To view this site, you need to have Flash Player 9.0.115 or later installed. Click here to get the latest Flash player.
(NECN: Latoyia Edwards) - Childhood pictures of Krystle Campbell show nothing but smiles - which is exactly how her family continues to remember her, focusing less on the terrorist attack at the Boston Marathon that stole the 29 year old's life.
Her parents, Patty and Bill, shared exclusively with NECN personal stories about Krystle, like the unique spelling of her name.
"I noticed the spelling on TV, and I said, 'Oh,' - Krystle Carrington was playing, and I was, 'Oh I should take that spelling," Patty said.
Krystle's grandparents own a house in Somerville, Mass., where she and her older brother were raised surrounded by family. It was from her grandmother that she developed a need to be neat and clean.
"She'd wake up in the morning, okay, and started coming down or doing anything else. She'd be out of bed about three seconds and she would have to make her bed. She wouldn't leave the room unless that bed was made, and I'm talking Army-style - tucked in, cuffed - then she'd turn and she'd come down. She was just amazing," Bill said.
"And she didn't get that from her mother," Patty adds.
As an adult, Krystle demonstrated her caring nature many times over always on her dad to rehab his bad back.
"I lied to her one day, and she busted me. She was coming up the stairs and she was on the phone and she said, 'Yeah, you look like you did your exercises, dad.' I was still in my pajamas, you know, so I never let that happen again," Bill said, laughing.
Then there was the time that Krystle turned down an apartment with her friends to be near her recently widowed grandmother, who was recovering from colon surgery.
"And then she lived with me after I got sick," Wilma Campbell said. "She thought maybe I would need her, so she lived here with me a little over two years."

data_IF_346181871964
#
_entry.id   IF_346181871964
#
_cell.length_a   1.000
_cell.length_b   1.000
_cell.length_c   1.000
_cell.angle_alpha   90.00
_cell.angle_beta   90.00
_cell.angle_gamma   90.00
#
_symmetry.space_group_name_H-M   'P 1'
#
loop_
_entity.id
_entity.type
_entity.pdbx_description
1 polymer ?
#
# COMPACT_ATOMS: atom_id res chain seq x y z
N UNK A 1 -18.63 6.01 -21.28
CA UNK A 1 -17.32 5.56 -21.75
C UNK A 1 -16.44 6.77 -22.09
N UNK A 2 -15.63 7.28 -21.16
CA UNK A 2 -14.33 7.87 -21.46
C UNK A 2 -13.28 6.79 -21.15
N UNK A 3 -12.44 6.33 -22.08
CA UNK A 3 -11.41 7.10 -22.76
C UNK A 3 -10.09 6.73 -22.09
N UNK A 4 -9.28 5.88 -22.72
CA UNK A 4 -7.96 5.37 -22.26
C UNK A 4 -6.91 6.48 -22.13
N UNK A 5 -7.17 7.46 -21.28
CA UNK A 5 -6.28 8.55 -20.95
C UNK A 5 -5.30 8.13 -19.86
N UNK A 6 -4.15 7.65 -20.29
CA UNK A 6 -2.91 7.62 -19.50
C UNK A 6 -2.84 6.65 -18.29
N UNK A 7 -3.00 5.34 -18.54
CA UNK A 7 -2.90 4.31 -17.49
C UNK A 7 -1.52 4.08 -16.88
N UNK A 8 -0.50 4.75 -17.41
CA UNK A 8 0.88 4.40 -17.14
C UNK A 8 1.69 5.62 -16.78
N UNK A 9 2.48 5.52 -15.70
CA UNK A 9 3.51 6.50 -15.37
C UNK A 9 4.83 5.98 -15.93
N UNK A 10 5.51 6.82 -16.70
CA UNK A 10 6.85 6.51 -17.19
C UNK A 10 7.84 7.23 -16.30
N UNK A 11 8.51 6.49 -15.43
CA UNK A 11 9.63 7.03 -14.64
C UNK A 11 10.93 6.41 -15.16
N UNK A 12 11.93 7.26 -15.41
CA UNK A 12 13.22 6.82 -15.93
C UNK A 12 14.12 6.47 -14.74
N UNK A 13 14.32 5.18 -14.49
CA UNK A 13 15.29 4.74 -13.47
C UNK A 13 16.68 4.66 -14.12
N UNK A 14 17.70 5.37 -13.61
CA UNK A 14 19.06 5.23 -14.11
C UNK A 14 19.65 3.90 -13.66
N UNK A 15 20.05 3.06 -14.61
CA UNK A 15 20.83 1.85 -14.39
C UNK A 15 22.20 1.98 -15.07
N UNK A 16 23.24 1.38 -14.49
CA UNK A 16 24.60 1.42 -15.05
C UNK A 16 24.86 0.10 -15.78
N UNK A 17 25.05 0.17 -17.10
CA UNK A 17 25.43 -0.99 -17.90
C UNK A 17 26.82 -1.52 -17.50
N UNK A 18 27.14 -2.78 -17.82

Patty and Bill saw their beloved Krystle every day until her death on April 15, 2013.
She started the day at a Red Sox game with friends, then headed over to the marathon finish line.
Patty was at work and Bill was at home watching TV when the blasts went off.
"My son thought my daughter was at that Red Sox game, and we tried to call her, and that's how it went down, and my son said to me, 'Mom, I have a funny feeling that Krystle is involved in this.' My son had a sixth sense, and he said 'I keep trying to call this number and finally I got through to a nurse.' The nurse picked up the phone, and then they told us that she was in surgery, so we were under the assumption that she was having surgery and then [at] a quarter to three that morning, they told us they got the bleeding under control, that we could go in for a brief minute. And then we're just going to leave it at that. We found out there was an error," Patty recalls, her voice choking with emotion.
That error was that Krystle Campbell's friend Karen Rand was carrying Krystle's purse at the time of the bombing, leading first responders to misidentify Karen as Krystle at the hospital.
Karen endured life-altering injuries, but survived. Krystle did not.